On January 31st, 2023, Red Hat released Red Hat Device Edge, which provides access to MicroShift. MicroShift offers the simplicity of single-node deployment with the functionality and services you need for computing in resource-constrained locations. You can have many deployments on different hosts, creating the specific system image needed for each of your applications. Installing MicroShift on top of your managed RHEL devices in hard-to-service locations also allows for streamlined over-the-air updates.

In this blog we will demonstrate how to enable NVIDIA GPUs on an x86 system running Red Hat Device Edge.


We assume that you have already followed the MicroShift documentation to install Microshift 4.12 on the Red Hat Enterprise Linux 8.7 machine.

And obviously, you need a machine with an NVIDIA GPU. You can verify this with the following command:

$ lspci -nnv | grep -i nvidia

example output:
17:00.0 3D controller [0302]: NVIDIA Corporation GA100GL [A30 PCIe] [10de:20b7] (rev a1)
Subsystem: NVIDIA Corporation Device [10de:1532]

Install the NVIDIA GPU driver

This is a fairly simple step, because NVIDIA provides precompiled driver in RPM repositories that implement the modularity mechanism. At this stage, you should have already subscribed your machine and enabled the rhel-8-for-x86_64-baseos-rpms and rhel-8-for-x86_64-appstream-rpms repositories. We simply need to add the NVIDIA repository.

$ sudo dnf config-manager --add-repo=https://developer.download.nvidia.com/compute/cuda/repos/rhel8/x86_64/cuda-rhel8.repo

NVIDIA provides different branches of their drivers, with different lifecycles, which are described in NVIDIA Datacenter Drivers documentation. In this blog post, we will use the latest version from the production branch. At the time of writing, it is version R525. The install is done as follows:

$ sudo dnf module install nvidia-driver:525

Now, the driver is installed, be you still need to blacklist the nouveau driver which is a community developped in-tree driver from NVIDIA GPUs. It will conflict with the NVIDIA driver and must be disabled. This requires a reboot to take effect.

$ echo 'blacklist nouveau' | sudo tee /etc/modprobe.d/nouveau-blacklist.conf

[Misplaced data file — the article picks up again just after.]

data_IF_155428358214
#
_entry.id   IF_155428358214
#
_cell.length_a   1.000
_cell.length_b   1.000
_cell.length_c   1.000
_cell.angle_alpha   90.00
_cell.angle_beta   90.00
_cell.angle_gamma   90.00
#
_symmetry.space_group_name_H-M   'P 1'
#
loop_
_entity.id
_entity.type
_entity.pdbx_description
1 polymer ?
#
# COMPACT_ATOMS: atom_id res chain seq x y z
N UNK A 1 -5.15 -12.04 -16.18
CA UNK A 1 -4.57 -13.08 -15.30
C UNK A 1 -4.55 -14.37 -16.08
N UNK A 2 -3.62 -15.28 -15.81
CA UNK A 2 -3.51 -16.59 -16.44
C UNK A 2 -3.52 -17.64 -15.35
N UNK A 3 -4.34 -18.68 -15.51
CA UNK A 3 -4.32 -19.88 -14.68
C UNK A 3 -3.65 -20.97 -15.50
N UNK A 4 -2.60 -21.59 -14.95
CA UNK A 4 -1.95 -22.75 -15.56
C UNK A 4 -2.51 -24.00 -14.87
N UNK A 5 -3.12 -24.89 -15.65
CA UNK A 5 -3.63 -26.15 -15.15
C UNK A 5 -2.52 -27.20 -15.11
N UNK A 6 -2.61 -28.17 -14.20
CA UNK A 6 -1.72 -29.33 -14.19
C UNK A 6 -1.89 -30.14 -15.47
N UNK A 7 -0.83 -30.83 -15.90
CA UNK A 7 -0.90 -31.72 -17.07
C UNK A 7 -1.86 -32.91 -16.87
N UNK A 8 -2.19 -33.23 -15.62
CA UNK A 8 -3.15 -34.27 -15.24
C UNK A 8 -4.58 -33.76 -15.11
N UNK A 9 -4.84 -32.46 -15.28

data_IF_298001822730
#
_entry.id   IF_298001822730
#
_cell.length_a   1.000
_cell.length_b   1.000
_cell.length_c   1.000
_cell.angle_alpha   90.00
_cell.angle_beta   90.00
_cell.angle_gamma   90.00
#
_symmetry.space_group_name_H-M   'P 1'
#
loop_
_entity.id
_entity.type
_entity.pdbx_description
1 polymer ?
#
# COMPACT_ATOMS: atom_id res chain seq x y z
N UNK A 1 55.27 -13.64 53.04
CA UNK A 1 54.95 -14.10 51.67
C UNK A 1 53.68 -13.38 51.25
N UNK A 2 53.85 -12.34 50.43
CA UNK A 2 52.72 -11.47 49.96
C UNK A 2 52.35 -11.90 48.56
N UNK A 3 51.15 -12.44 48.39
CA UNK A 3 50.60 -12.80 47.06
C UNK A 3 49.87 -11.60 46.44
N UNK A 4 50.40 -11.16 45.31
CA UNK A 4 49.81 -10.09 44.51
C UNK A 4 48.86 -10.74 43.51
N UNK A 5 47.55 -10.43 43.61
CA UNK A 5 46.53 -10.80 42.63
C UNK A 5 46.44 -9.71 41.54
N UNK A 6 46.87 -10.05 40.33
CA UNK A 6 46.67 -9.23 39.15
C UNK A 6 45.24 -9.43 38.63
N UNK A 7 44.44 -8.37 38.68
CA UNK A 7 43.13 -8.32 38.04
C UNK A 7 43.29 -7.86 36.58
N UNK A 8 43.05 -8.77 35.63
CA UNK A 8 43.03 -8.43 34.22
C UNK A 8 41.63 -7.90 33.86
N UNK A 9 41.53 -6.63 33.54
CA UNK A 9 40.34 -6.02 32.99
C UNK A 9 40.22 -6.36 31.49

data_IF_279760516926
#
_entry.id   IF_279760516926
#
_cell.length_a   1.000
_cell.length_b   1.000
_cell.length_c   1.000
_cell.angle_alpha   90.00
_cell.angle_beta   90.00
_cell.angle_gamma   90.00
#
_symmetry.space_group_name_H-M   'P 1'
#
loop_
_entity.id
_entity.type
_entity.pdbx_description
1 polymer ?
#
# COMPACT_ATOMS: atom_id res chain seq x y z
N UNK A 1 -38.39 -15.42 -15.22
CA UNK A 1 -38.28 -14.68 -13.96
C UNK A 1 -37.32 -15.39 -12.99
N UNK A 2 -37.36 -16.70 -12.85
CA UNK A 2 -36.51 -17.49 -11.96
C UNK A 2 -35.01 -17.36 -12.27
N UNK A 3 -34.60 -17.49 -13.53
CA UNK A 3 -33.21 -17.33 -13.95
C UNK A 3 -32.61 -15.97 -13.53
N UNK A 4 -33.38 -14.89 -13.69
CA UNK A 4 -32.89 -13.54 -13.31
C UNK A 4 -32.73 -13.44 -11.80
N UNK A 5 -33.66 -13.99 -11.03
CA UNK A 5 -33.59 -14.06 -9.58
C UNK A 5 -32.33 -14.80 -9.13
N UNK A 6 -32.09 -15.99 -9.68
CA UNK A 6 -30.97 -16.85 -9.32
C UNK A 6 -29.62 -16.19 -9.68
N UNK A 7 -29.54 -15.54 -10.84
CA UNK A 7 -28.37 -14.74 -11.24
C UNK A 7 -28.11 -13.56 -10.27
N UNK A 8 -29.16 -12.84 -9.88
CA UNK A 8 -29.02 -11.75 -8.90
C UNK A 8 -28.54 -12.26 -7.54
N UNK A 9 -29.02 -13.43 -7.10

$ sudo systemctl reboot

After the machine has rebooted, you can verify that the NVIDIA drivers are installed properly.

$ nvidia-smi

example output:

Fri Jan 13 14:29:53 2023
| NVIDIA-SMI 525.60.13 Driver Version: 525.60.13 CUDA Version: 12.0 |
| GPU Name Persistence-M| Bus-Id Disp.A | Volatile Uncorr. ECC |
| Fan Temp Perf Pwr:Usage/Cap| Memory-Usage | GPU-Util Compute M. |
| | | MIG M. |
| 0 NVIDIA A30 Off | 00000000:17:00.0 Off | 0 |
| N/A 29C P0 35W / 165W | 0MiB / 24576MiB | 25% Default |
| | | Disabled |

| Processes: |
| GPU GI CI PID Type Process name GPU Memory |
| ID ID Usage |
| No running processes found |

Install NVIDIA Container Toolkit

The NVIDIA Container Toolkit allows users to build and run GPU accelerated containers. The toolkit includes a container runtime library and utilities to automatically configure containers to leverage NVIDIA GPUs. You have to install it to allow the container runtime to transparently configure the NVIDIA GPUs for the pods deployed in Microshift.

NVIDIA container toolkit supports these distributions. Now we install Nvidia Container Toolkit for RHEL 8.6 which matches our version (shown in step 1).

$ curl -s -L https://nvidia.github.io/libnvidia-container/rhel8.7/libnvidia-container.repo | sudo tee /etc/yum.repos.d/libnvidia-container.repo
$ sudo dnf install nvidia-container-toolkit -y

The NVIDIA Container Toolkit requires some SELinux permissions to work properly. These permissions are set in 3 steps.

First, we allow containers to use devices from the host.

$ sudo dnf install container-selinux.noarch
$ sudo setsebool -P container_use_devices on

It still misses a permission, so we create a policy file.

$ cat <<EOF > nvidia-container-microshift.te
module nvidia-container-microshift 1.0;

require {
type xserver_misc_device_t;
type container_t;
class chr_file { map read write };

#============= container_t ==============
allow container_t xserver_misc_device_t:chr_file map;

And we compile and apply the policy.

$ checkmodule -m -M -o nvidia-container-microshift.mod nvidia-container-microshift.te
$ semodule_package --outfile nvidia-container-microshift.pp --module nvidia-container-microshift.mod
$ sudo semodule -i nvidia-container-microshift.pp

Install NVIDIA Device Plugin

For Microshift to be able to allocate GPU resource to the pods, you need to deploy the NVIDIA Device Plugin, which is Daemonset that allows you to automatically:

  • Expose the number of GPUs on each nodes of your cluster
  • Keep track of the health of your GPUs
  • Run GPU enabled containers in your Kubernetes cluster.

The deployment is pretty easy, since you only have to add a few manifests and a kustomize configuration to the /etc/microshift/manifests folder where Microshift looks for manifests to create at start time. This is explained in the Configuring section of the Microshift documentation.

Let's create the folder:

$ sudo mkdir -p /etc/microshift/manifests